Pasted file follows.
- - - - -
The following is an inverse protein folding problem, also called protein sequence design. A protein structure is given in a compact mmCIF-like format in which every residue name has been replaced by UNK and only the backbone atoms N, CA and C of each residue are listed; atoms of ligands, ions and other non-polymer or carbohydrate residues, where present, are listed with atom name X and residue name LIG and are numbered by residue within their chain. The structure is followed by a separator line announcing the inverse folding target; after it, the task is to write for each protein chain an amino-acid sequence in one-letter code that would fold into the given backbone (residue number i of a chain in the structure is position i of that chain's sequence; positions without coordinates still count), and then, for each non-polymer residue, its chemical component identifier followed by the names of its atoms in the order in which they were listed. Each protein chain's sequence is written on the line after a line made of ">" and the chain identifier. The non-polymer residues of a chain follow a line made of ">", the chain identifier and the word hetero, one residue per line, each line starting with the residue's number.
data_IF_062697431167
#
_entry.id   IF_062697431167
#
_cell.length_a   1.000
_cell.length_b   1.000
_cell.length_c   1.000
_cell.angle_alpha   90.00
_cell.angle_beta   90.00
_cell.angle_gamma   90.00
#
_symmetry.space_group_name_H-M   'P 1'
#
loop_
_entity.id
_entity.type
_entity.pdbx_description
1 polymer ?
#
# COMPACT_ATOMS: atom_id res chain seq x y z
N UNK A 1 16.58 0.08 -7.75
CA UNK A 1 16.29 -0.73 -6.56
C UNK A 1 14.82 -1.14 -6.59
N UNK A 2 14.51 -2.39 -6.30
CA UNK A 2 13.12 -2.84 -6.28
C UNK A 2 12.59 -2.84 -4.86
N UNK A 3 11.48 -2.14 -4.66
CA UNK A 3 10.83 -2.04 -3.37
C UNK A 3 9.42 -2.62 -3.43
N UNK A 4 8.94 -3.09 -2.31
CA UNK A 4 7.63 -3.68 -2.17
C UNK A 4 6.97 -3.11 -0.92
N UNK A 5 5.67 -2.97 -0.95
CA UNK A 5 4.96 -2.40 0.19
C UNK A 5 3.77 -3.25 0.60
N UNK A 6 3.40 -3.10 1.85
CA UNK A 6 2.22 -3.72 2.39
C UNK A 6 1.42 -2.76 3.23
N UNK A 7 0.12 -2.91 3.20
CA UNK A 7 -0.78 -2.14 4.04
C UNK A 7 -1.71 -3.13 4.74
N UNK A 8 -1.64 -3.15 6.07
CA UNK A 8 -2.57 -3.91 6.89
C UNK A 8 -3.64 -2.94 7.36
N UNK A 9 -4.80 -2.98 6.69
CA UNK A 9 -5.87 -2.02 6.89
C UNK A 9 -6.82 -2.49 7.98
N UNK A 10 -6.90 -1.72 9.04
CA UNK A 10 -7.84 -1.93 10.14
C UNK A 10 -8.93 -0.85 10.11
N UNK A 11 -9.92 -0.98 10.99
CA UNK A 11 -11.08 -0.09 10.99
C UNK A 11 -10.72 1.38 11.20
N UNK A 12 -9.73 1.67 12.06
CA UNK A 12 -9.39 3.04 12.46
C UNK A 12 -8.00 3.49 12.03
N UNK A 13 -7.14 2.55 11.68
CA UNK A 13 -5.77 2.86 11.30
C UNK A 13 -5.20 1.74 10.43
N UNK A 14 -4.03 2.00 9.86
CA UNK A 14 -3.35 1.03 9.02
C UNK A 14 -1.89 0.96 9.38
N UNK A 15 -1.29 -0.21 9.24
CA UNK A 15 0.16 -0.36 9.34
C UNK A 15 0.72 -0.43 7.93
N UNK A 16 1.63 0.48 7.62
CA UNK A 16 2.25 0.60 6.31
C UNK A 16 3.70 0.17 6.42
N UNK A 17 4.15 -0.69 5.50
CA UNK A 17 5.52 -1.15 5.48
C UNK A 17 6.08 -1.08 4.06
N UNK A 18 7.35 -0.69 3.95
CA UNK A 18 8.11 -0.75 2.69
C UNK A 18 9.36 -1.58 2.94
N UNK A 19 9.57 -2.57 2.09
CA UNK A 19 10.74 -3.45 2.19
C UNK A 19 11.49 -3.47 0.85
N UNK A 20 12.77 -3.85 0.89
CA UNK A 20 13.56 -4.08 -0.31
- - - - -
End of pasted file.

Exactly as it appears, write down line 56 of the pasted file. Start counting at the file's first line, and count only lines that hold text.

CA UNK A 12 -9.39 3.04 12.46